Even so, the battalion commander chose to drop a whopping 500-pound bomb on the enemy position near the Marines. Probably the only reason I am not now describing a scene of carnage is that, unbeknownst to either Galvin or Homiak, there was a canal that shielded the Marines from the worst effects of the colossal explosion. Meanwhile, the enemy had fled to another position to continue fighting.

Another request for fire support came in. Galvin again recommended precision munitions, given the proximity of Marines to the enemy, and Homiak again went for the biggest available bomb -- this time, 200-pound warheads. Finally, although the firefight would continue for a total of four hours, Homiak denied any further fire support. Thankfully, all the Marines came home.

I have to interrupt the narrative here to flag Homiak as a counterinsurgency (COIN) enthusiast, a true believer in fighting to win Afghan hearts and minds through what, in a Department of Defense news report, Homiak discusses as "the concept of restraint" and "being nice to people."

But maybe not so nice to Marines. In conversation with Galvin the following day, Homiak justified what a layman might see, first, as a reckless use of munitions too close to Marines under fire, and, second, as a reckless denial of munitions to Marines under fire. According to the documents filed with the Pentagon inspector general, which include the corroborating results of a polygraph test Galvin took, Homiak told Galvin he "was willing to sacrifice the lives of these Marines for the greater good."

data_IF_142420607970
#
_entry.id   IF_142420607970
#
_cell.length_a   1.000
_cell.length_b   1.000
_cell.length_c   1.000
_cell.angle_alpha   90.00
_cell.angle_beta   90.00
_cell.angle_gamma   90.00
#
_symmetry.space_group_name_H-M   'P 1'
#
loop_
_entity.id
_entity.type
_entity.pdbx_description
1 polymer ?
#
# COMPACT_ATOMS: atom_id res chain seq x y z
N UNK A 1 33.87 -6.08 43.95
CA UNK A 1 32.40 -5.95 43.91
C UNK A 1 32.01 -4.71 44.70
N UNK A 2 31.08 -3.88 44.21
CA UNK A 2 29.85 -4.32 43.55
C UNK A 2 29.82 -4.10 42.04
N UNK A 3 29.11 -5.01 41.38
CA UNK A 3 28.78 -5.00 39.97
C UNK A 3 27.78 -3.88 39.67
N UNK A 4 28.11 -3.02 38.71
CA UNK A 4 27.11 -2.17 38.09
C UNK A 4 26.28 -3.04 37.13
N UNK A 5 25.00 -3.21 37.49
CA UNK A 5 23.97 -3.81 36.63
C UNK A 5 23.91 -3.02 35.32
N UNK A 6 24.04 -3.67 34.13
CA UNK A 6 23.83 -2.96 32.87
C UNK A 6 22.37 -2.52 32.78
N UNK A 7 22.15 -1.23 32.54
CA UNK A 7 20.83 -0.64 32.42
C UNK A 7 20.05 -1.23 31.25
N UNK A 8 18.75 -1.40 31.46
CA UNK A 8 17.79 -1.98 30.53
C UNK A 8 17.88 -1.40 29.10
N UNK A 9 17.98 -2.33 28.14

Homiak even repeated this appalling statement, a point additionally supported by Galvin's polygraph results.

Homiak went on to say that if Galvin "had 'a crisis of conscience' with supporting or executing Homiak's philosophy ... Homiak had to know."

Willing to sacrifice Marines for the greater good?

Did I mention that Galvin, unable to accept Homiak's COIN-baked philosophy, requested to be relieved of duty? That Homiak subsequently gave Galvin two adverse fitness reports? That Galvin has seemingly exhausted all avenues in his quest for an investigation into this incident? Galvin triumphed in the board of inquiry examination into his fitness to remain a Marine, but a thorough, deliberate investigation, certainly by Congress, into this incident and the COIN mindset it exemplifies is urgently required.

Because the bombshell is still ticking.

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© 2009, Diana West